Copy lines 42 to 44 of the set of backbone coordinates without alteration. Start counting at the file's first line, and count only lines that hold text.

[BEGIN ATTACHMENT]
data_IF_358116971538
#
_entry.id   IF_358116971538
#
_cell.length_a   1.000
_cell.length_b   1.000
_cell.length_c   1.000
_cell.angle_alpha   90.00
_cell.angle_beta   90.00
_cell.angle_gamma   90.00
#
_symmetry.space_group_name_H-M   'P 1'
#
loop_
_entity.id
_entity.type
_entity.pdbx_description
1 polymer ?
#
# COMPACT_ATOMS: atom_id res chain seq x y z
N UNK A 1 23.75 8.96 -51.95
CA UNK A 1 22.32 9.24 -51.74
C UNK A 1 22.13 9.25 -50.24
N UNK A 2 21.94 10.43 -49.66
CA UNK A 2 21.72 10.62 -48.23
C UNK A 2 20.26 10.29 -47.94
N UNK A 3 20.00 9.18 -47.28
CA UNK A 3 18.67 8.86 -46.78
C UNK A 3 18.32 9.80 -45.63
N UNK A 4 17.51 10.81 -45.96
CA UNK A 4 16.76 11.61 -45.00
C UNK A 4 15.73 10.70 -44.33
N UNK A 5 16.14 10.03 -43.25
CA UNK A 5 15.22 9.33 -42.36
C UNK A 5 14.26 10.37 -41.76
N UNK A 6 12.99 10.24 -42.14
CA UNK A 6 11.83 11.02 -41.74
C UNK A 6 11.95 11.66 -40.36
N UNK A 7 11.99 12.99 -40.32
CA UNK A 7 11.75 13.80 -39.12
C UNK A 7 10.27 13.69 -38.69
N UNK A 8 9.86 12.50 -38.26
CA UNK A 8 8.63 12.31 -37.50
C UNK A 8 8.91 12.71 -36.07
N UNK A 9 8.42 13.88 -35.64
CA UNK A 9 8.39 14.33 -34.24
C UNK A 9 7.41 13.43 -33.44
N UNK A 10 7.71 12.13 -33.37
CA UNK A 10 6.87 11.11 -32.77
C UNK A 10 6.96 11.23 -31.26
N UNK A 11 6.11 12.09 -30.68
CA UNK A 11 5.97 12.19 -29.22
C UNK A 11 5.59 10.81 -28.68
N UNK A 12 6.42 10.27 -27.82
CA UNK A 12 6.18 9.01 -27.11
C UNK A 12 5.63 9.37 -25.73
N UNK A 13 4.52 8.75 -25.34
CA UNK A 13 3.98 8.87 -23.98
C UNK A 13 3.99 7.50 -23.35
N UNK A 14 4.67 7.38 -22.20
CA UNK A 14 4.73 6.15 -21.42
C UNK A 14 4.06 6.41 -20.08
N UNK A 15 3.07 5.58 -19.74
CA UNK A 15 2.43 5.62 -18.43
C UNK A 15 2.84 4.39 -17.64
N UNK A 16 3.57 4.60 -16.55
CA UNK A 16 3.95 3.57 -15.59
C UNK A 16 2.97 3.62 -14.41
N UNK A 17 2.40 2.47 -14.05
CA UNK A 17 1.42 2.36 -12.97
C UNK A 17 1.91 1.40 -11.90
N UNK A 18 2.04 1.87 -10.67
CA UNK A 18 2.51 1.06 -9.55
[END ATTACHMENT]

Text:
N UNK A 8 9.86 12.50 -38.26
CA UNK A 8 8.63 12.31 -37.50
C UNK A 8 8.91 12.71 -36.07